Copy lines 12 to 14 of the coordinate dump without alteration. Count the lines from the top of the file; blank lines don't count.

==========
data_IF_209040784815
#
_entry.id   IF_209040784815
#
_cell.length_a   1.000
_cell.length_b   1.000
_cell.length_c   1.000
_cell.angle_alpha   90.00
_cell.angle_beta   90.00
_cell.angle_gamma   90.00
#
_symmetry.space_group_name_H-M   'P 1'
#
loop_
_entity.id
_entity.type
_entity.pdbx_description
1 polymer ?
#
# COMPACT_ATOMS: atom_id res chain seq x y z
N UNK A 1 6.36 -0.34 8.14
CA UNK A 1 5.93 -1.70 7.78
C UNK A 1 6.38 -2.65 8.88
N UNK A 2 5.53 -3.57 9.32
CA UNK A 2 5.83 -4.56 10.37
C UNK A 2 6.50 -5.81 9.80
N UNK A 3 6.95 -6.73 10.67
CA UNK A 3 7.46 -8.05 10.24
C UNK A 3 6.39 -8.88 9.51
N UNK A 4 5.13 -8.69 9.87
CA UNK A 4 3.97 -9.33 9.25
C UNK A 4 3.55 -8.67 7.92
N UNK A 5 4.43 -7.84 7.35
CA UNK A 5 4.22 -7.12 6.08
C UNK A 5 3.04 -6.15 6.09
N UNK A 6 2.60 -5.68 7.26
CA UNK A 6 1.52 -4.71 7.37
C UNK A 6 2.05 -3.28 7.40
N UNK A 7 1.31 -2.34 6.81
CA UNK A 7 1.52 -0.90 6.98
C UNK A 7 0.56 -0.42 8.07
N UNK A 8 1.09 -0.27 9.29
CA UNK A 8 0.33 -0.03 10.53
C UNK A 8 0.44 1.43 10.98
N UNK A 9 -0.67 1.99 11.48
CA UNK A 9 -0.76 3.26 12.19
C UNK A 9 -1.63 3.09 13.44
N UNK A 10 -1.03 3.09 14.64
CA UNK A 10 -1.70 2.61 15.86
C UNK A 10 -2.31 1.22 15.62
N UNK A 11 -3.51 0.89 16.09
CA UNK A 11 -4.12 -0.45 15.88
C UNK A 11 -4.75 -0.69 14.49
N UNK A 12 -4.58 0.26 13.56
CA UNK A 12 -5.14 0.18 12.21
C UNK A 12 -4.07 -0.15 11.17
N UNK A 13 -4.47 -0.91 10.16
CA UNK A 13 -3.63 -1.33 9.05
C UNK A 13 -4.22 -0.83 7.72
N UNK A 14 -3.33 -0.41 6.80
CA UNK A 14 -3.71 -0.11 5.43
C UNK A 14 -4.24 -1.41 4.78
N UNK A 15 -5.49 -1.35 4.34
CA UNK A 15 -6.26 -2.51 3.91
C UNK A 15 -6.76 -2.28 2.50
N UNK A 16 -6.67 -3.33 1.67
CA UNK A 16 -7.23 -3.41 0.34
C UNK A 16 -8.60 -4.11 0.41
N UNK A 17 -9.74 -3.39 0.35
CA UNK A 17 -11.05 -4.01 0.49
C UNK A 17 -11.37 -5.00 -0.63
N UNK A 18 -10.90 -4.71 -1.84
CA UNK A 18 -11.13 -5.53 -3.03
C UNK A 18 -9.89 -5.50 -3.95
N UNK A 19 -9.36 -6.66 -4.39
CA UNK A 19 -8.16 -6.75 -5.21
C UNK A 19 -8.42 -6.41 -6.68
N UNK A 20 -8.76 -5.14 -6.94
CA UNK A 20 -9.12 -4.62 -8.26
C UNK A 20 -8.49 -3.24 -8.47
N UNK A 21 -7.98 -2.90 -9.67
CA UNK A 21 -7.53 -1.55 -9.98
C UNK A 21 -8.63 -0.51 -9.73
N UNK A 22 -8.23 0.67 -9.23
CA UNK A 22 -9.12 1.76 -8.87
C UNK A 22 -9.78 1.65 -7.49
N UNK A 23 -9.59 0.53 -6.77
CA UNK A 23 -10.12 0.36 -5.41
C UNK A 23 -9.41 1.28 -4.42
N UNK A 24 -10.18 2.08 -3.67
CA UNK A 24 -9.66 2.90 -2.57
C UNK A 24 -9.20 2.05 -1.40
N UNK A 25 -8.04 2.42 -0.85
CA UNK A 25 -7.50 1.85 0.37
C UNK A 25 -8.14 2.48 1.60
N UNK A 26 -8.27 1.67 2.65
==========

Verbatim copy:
_symmetry.space_group_name_H-M   'P 1'
#
loop_